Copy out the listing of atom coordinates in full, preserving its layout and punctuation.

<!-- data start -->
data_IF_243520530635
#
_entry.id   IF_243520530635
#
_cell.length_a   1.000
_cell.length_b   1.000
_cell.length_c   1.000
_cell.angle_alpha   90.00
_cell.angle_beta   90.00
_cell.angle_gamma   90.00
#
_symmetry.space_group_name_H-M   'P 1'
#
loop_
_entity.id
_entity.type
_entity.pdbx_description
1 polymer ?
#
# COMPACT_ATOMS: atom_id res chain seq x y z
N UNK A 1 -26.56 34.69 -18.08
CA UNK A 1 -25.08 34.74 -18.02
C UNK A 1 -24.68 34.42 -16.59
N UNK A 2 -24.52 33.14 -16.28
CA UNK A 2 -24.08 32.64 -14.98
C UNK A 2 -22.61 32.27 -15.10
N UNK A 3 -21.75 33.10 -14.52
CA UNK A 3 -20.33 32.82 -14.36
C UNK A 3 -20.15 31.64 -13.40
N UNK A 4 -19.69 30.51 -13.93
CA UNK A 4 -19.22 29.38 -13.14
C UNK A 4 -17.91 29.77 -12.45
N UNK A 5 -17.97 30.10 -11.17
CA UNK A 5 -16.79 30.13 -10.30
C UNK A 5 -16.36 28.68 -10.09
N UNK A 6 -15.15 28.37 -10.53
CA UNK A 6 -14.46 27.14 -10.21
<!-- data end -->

data_IF_243520530635
#
_entry.id   IF_243520530635
#
_cell.length_a   1.000
_cell.length_b   1.000
_cell.length_c   1.000
_cell.angle_alpha   90.00
_cell.angle_beta   90.00
_cell.angle_gamma   90.00
#
_symmetry.space_group_name_H-M   'P 1'
#
loop_
_entity.id
_entity.type
_entity.pdbx_description
1 polymer ?
#
# COMPACT_ATOMS: atom_id res chain seq x y z
N UNK A 1 -26.56 34.69 -18.08
CA UNK A 1 -25.08 34.74 -18.02
C UNK A 1 -24.68 34.42 -16.59
N UNK A 2 -24.52 33.14 -16.28
CA UNK A 2 -24.08 32.64 -14.98
C UNK A 2 -22.61 32.27 -15.10
N UNK A 3 -21.75 33.10 -14.52
CA UNK A 3 -20.33 32.82 -14.36
C UNK A 3 -20.15 31.64 -13.40
N UNK A 4 -19.69 30.51 -13.93
CA UNK A 4 -19.22 29.38 -13.14
C UNK A 4 -17.91 29.77 -12.45
N UNK A 5 -17.97 30.10 -11.17
CA UNK A 5 -16.79 30.13 -10.30
C UNK A 5 -16.36 28.68 -10.09
N UNK A 6 -15.15 28.37 -10.53
CA UNK A 6 -14.46 27.14 -10.21